Subprime shakeout could hurt CDOs
Complex structures helped fuel mortgage boom, but may suffer losses
By Alistair Barr, MarketWatch
Last update: 6:38 p.m. EDT March 13, 2007
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SAN FRANCISCO (MarketWatch) -- After a mortgage is sold, it's usually packaged up with other home loans into a mortgage-backed security, or MBS.
But who buys the riskier parts of these derivatives -- the bits backed by subprime mortgages offered to poorer borrowers with lower credit scores? The answer may be collateralized debt obligations, or CDOs.
These complex structures, which are similar to a mutual fund that buys bonds, helped fuel the U.S. mortgage boom in recent years by purchasing some of the riskier parts of MBS that other investors didn't want.
They could now do the reverse, according to a recent study by Joseph Mason, an associate finance professor at Drexel University's business school, and Joshua Rosner, a managing director at research firm Graham Fisher & Co.
By exiting in search of more attractive assets, CDOs could limit the supply of money to the mortgage market, making home loans more expensive and reducing the availability of subprime loans, Mason said in an interview this week.
"We started out a few months ago trying to find out who is investing in the riskiest portions of these MBSs," Mason said. "We found the answer to the big question: the CDO sector."
"CDOs are providing the primary liquidity at this level, but they're hot money that will jump in and out of sectors," he added.
The growth of CDOs has been explosive during the past decade. In 1995, there were hardly any. Last year, more than $500 billion worth were issued, according to the study by Mason and Rosner.
About 40% of CDO collateral is residential MBS. Almost three quarters of that is in subprime and home-equity loans, with the rest in higher-quality, prime home loans, the study estimated.
CDOs have become an important part of the mortgage market because they buy the riskier parts of MBS that others don't want. The higher-rated portions, or tranches, of MBS are sold to pension funds and insurers. But if the riskier tranches aren't sold too, the whole deal is off, Mason explained.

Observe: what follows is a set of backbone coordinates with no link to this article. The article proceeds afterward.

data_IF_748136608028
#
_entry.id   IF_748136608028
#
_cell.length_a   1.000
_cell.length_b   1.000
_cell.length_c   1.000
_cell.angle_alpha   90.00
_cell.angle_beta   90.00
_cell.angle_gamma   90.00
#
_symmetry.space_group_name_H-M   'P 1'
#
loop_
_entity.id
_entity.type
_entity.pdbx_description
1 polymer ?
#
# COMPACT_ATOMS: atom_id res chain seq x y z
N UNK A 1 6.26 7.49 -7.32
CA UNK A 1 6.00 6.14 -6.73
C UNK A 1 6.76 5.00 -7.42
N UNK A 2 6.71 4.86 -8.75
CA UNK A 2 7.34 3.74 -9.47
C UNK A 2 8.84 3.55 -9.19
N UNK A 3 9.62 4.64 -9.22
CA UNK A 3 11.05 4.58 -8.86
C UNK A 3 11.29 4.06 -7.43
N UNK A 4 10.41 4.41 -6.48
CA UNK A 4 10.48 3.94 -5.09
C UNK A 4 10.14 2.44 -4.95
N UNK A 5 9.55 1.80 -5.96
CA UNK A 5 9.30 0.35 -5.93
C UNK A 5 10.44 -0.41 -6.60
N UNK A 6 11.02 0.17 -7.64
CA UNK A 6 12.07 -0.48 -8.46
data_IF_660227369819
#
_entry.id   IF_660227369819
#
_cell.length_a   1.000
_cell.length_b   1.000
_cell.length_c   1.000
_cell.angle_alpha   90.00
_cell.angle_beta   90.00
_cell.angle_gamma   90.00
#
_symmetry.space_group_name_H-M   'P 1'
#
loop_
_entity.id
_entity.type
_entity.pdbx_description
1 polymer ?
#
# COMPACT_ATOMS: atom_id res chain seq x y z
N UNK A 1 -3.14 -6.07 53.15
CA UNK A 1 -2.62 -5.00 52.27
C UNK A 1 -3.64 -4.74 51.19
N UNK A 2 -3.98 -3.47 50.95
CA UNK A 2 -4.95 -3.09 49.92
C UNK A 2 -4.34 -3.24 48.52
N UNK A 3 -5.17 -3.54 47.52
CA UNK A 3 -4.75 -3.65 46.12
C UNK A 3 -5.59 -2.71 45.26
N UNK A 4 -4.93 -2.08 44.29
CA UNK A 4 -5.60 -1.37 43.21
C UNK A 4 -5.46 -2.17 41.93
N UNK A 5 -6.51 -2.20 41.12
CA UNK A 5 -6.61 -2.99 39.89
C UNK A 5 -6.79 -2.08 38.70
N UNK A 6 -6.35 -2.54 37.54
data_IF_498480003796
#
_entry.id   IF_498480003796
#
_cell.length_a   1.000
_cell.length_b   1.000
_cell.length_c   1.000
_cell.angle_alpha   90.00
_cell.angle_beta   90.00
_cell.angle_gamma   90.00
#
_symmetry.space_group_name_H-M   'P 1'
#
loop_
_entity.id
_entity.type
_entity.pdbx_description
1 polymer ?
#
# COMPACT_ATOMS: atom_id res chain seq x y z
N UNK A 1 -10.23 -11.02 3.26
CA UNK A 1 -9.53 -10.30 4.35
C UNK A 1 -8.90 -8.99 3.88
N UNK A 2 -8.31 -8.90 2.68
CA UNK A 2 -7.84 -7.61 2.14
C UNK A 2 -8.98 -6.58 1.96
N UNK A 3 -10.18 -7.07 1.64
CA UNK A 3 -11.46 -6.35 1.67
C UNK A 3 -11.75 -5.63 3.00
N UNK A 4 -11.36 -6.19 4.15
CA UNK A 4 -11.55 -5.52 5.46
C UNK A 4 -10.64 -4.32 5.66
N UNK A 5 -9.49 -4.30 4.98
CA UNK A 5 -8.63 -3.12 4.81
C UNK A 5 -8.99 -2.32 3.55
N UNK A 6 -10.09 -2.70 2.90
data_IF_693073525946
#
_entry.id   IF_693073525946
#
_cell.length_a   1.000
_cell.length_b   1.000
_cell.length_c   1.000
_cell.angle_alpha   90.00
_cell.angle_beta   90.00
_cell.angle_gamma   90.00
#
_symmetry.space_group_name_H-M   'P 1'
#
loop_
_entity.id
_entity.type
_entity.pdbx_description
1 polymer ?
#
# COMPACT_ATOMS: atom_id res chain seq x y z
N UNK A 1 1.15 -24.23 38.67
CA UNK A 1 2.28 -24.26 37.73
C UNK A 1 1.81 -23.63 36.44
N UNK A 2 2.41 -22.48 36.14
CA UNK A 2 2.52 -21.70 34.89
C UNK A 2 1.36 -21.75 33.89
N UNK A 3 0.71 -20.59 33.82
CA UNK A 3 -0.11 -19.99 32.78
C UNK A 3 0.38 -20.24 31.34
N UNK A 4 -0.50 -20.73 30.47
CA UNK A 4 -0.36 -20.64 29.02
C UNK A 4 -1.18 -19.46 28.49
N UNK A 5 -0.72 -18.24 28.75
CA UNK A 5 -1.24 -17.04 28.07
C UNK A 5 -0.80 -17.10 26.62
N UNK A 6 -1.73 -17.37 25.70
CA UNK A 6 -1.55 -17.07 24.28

Jim Grant, editor of Grant's Interest Rate Observer, called CDOs "the power packs of the late housing boom" earlier this month, and said they've partly replaced the old banking system in which lenders kept mortgages on their own balance sheets.
"You may remember the phrase 'banking system,'" Grant wrote on March 9. "Today, in residential mortgage finance, there is a CDO system."
Stagnant home prices and rising delinquencies on subprime mortgages have sparked concern that some riskier MBS tranches could suffer losses. That, in turn, could hit CDOs.
"Even investment grade rated CDOs will experience significant losses if home prices depreciate," Mason and Rosner said in their study.
If CDOs take some of the hit, they could exit the residential mortgage market, Mason warned.
Something similar happened several years ago. During the late 1990s, CDOs invested a lot in asset-backed securities backed by manufactured housing loans and aircraft leases. After suffering losses, CDOs got out of those sectors, Mason said.
Even today, the manufactured housing and aircraft leasing industries still feel the effects of that shakeout when trying to borrow money via the asset-backed securities market, Mason said.
These older CDOs over-estimated the benefit of diversification, Mark Adelson, head of structured finance research at Nomura Securities International, said in a 2004 report on the sector.
"Now, however, newer computer models for creating CDOs attempt to reflect diversification more accurately. The jury is still out on whether the newer models actually work better," he noted.
The implications of CDOs withdrawing from the residential MBS market could be far-reaching, Mason said.
The bottom line here is that though the chain of mortgage originations millions of dollars of leveraged securitized money can be created from a loan
that was leveraged in the first place and collateralized by the borrower through the standard 8-1 fractional reserve lending sytem. So irrationally these crooks and gangsters have figured out how to steal potentially several million from a borrowers downment of few thousand or tens of thousands of dollars. The borrower provides the only real assets our labor which was traded for the downpayment.
The sytem has collapsed on itself and the government and lenders will use the hysteria of the bogus losses to seize power and trap us in debt slavery, unless we expose them and stop them that's why it's critical to asign blame before taking any action at all.